2011 Hydro-climate tool user guide User guide Developed to help users use the Hydro-climate tool—interactive tool that relates stream discharge, rainfall and run-off to the Queensland wetland mapping images.
2011 Hydrological Characterisation for Wetlands and Wetland Imagery Methodology

Describes the method behind the development of the associated interactive tool that relates zonal discharge and rainfall to the imagery used as a base for the Queensland wetland mapping. The tool provides a historical context to how the maximum extent of the wetlands and the water regime ratings were determined.

The information may also be used for the evaluation of the circumstances that lead to wetland filling and the changes in wetland filling processes for different wetland types. This is important for wetland assessment and management of wetlands at a subregional scale.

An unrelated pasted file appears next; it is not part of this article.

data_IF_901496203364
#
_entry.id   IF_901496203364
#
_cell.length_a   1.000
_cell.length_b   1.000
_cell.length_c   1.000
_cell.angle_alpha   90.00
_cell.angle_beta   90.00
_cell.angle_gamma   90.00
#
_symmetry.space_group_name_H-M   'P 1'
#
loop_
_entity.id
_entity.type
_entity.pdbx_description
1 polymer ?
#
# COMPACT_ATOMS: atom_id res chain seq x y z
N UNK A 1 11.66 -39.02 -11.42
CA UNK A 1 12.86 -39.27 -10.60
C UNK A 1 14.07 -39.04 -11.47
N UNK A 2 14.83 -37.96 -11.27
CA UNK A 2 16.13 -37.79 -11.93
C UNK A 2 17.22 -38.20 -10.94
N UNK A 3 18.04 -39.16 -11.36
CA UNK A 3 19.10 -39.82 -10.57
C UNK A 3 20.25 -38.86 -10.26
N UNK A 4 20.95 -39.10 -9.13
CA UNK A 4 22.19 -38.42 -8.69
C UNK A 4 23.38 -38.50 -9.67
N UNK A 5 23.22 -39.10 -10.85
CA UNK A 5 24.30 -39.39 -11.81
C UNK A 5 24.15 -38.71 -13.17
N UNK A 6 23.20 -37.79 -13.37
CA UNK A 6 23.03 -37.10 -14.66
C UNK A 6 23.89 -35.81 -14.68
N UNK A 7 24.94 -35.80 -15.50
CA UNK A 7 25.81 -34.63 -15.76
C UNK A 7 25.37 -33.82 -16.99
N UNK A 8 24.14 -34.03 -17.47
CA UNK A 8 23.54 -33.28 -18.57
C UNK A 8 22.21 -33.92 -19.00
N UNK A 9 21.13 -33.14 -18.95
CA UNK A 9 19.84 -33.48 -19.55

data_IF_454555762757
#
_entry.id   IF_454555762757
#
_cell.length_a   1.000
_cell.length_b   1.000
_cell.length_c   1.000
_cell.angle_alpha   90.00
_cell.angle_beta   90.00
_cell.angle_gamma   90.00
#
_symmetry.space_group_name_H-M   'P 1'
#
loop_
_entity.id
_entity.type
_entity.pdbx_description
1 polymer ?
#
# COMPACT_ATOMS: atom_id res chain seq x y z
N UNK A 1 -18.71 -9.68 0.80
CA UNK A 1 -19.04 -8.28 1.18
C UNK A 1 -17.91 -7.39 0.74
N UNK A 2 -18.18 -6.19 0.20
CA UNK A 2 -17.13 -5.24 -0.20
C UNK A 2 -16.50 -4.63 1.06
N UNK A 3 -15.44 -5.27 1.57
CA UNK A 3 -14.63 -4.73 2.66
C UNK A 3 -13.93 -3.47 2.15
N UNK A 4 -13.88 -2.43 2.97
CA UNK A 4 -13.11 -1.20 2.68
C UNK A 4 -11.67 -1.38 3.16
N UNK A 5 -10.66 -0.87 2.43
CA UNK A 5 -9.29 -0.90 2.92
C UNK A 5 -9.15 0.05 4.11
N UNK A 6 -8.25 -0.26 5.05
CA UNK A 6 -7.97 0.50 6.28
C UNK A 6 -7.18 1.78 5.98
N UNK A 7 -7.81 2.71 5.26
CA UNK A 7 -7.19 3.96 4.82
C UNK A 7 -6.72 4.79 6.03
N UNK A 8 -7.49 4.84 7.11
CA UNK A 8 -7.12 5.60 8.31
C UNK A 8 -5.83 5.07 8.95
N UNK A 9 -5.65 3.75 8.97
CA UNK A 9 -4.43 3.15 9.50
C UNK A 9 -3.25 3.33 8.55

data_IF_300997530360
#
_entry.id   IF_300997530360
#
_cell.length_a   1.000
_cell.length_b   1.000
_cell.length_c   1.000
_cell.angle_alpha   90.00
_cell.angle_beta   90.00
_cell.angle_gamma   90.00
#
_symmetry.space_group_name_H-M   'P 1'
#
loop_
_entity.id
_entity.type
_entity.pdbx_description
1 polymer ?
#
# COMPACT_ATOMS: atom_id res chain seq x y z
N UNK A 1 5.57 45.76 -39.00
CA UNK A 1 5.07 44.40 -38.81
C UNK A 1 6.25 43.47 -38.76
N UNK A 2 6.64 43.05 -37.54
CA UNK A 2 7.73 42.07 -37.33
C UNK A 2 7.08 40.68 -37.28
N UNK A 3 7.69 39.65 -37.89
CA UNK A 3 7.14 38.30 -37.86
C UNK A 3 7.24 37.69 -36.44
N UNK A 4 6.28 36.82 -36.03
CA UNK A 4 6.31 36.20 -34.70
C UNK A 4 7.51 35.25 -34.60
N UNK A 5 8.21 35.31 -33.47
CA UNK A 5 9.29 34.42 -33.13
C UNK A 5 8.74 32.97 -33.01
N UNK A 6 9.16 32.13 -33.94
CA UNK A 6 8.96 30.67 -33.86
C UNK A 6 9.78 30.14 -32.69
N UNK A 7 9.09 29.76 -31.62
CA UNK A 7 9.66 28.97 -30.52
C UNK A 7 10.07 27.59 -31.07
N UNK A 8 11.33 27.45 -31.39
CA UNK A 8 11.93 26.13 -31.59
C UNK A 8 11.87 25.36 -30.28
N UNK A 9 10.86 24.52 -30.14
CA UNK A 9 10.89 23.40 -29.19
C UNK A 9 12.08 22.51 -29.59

2010-2011 Conceptual model case study series Case study Vibrant, easy-to-understand illustrated guides to selected individual wetlands in Queensland. They offer site-specific, science in the form of conceptual models and text to support and inform management and cover a wide variety of wetland issues and types. The technique used for developing the conceptual models can be implemented by local wetland managers anywhere in Queensland.

Instream structure inventory program

Reports and GIS

The Inventory of Instream Structures program demonstrates the impacts of structures which threaten the health of local fish populations that support important recreational and commercial fisheries and associated wetland functions. The guidelines and report feature a Response Action Plan (RAP) that nominates specific recommendations actions to protect wetland values.

Please note: the findings of the above reports are current at time of publication. Given the dynamic nature of the environment, the status of instream structures and identified issues will require review before implementing management recommendations.

2010 Queensland Wetland Definition and Delineation Guideline Part A and Part B Guideline

Comprises two parts.

Part A is a guide to existing wetland definitions and how to apply the Queensland Wetlands Program wetland definition.

Part B is the delineation and mapping guideline.